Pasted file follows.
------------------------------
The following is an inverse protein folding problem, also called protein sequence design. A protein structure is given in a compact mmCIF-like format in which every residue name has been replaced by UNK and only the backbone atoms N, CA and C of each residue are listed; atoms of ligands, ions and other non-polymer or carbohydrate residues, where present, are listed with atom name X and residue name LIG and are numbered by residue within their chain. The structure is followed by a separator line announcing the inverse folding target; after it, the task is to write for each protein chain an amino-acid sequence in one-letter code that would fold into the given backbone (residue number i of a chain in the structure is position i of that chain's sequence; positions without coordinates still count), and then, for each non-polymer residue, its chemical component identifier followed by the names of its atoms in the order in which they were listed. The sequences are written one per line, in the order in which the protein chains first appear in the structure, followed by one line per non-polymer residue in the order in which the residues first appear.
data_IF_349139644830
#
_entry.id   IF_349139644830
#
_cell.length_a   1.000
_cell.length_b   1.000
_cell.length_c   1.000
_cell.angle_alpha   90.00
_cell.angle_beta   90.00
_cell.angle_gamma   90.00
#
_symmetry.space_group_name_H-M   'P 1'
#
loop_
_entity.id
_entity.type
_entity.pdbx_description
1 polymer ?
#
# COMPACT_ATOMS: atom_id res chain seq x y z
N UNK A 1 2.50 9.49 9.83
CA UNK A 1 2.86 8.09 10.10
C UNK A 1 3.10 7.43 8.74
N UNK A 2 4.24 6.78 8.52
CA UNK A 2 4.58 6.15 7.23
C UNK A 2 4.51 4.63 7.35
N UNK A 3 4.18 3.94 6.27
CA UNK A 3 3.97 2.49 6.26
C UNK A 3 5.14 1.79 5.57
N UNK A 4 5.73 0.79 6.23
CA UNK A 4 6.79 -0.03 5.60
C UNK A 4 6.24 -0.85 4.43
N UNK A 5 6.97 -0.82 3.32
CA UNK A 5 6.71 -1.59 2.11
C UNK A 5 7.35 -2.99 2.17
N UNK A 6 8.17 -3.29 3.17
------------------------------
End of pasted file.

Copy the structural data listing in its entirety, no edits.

The following is an inverse protein folding problem, also called protein sequence design. A protein structure is given in a compact mmCIF-like format in which every residue name has been replaced by UNK and only the backbone atoms N, CA and C of each residue are listed; atoms of ligands, ions and other non-polymer or carbohydrate residues, where present, are listed with atom name X and residue name LIG and are numbered by residue within their chain. The structure is followed by a separator line announcing the inverse folding target; after it, the task is to write for each protein chain an amino-acid sequence in one-letter code that would fold into the given backbone (residue number i of a chain in the structure is position i of that chain's sequence; positions without coordinates still count), and then, for each non-polymer residue, its chemical component identifier followed by the names of its atoms in the order in which they were listed. The sequences are written one per line, in the order in which the protein chains first appear in the structure, followed by one line per non-polymer residue in the order in which the residues first appear.
data_IF_349139644830
#
_entry.id   IF_349139644830
#
_cell.length_a   1.000
_cell.length_b   1.000
_cell.length_c   1.000
_cell.angle_alpha   90.00
_cell.angle_beta   90.00
_cell.angle_gamma   90.00
#
_symmetry.space_group_name_H-M   'P 1'
#
loop_
_entity.id
_entity.type
_entity.pdbx_description
1 polymer ?
#
# COMPACT_ATOMS: atom_id res chain seq x y z
N UNK A 1 2.50 9.49 9.83
CA UNK A 1 2.86 8.09 10.10
C UNK A 1 3.10 7.43 8.74
N UNK A 2 4.24 6.78 8.52
CA UNK A 2 4.58 6.15 7.23
C UNK A 2 4.51 4.63 7.35
N UNK A 3 4.18 3.94 6.27
CA UNK A 3 3.97 2.49 6.26
C UNK A 3 5.14 1.79 5.57
N UNK A 4 5.73 0.79 6.23
CA UNK A 4 6.79 -0.03 5.60
C UNK A 4 6.24 -0.85 4.43
N UNK A 5 6.97 -0.82 3.32
CA UNK A 5 6.71 -1.59 2.11
C UNK A 5 7.35 -2.99 2.17
N UNK A 6 8.17 -3.29 3.17